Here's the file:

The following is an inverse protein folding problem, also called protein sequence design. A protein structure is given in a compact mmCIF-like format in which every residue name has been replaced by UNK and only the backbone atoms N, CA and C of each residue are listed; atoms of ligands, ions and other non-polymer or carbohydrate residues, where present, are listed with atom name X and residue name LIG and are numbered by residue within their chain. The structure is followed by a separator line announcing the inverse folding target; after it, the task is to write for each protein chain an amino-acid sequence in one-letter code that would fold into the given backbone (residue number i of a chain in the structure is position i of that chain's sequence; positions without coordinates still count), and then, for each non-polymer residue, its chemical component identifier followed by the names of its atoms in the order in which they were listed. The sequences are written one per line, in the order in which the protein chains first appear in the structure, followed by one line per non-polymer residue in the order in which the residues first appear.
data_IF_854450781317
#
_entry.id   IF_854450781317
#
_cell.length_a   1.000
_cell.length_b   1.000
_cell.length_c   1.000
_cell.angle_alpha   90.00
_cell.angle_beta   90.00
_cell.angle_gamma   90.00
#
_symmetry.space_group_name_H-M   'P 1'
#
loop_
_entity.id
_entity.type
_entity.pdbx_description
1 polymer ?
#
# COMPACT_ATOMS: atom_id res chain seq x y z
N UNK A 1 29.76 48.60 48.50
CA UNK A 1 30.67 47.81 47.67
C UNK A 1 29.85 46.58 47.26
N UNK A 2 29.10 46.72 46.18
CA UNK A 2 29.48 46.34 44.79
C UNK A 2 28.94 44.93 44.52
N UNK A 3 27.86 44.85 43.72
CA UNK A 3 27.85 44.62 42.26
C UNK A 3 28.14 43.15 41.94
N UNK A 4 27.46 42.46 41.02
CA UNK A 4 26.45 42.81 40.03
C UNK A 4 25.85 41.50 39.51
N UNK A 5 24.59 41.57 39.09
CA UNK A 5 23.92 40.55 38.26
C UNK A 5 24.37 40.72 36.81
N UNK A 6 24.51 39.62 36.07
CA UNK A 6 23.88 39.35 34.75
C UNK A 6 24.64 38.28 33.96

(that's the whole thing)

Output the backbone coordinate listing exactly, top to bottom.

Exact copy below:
The following is an inverse protein folding problem, also called protein sequence design. A protein structure is given in a compact mmCIF-like format in which every residue name has been replaced by UNK and only the backbone atoms N, CA and C of each residue are listed; atoms of ligands, ions and other non-polymer or carbohydrate residues, where present, are listed with atom name X and residue name LIG and are numbered by residue within their chain. The structure is followed by a separator line announcing the inverse folding target; after it, the task is to write for each protein chain an amino-acid sequence in one-letter code that would fold into the given backbone (residue number i of a chain in the structure is position i of that chain's sequence; positions without coordinates still count), and then, for each non-polymer residue, its chemical component identifier followed by the names of its atoms in the order in which they were listed. The sequences are written one per line, in the order in which the protein chains first appear in the structure, followed by one line per non-polymer residue in the order in which the residues first appear.
data_IF_854450781317
#
_entry.id   IF_854450781317
#
_cell.length_a   1.000
_cell.length_b   1.000
_cell.length_c   1.000
_cell.angle_alpha   90.00
_cell.angle_beta   90.00
_cell.angle_gamma   90.00
#
_symmetry.space_group_name_H-M   'P 1'
#
loop_
_entity.id
_entity.type
_entity.pdbx_description
1 polymer ?
#
# COMPACT_ATOMS: atom_id res chain seq x y z
N UNK A 1 29.76 48.60 48.50
CA UNK A 1 30.67 47.81 47.67
C UNK A 1 29.85 46.58 47.26
N UNK A 2 29.10 46.72 46.18
CA UNK A 2 29.48 46.34 44.79
C UNK A 2 28.94 44.93 44.52
N UNK A 3 27.86 44.85 43.72
CA UNK A 3 27.85 44.62 42.26
C UNK A 3 28.14 43.15 41.94
N UNK A 4 27.46 42.46 41.02
CA UNK A 4 26.45 42.81 40.03
C UNK A 4 25.85 41.50 39.51
N UNK A 5 24.59 41.57 39.09
CA UNK A 5 23.92 40.55 38.26
C UNK A 5 24.37 40.72 36.81
N UNK A 6 24.51 39.62 36.07
CA UNK A 6 23.88 39.35 34.75
C UNK A 6 24.64 38.28 33.96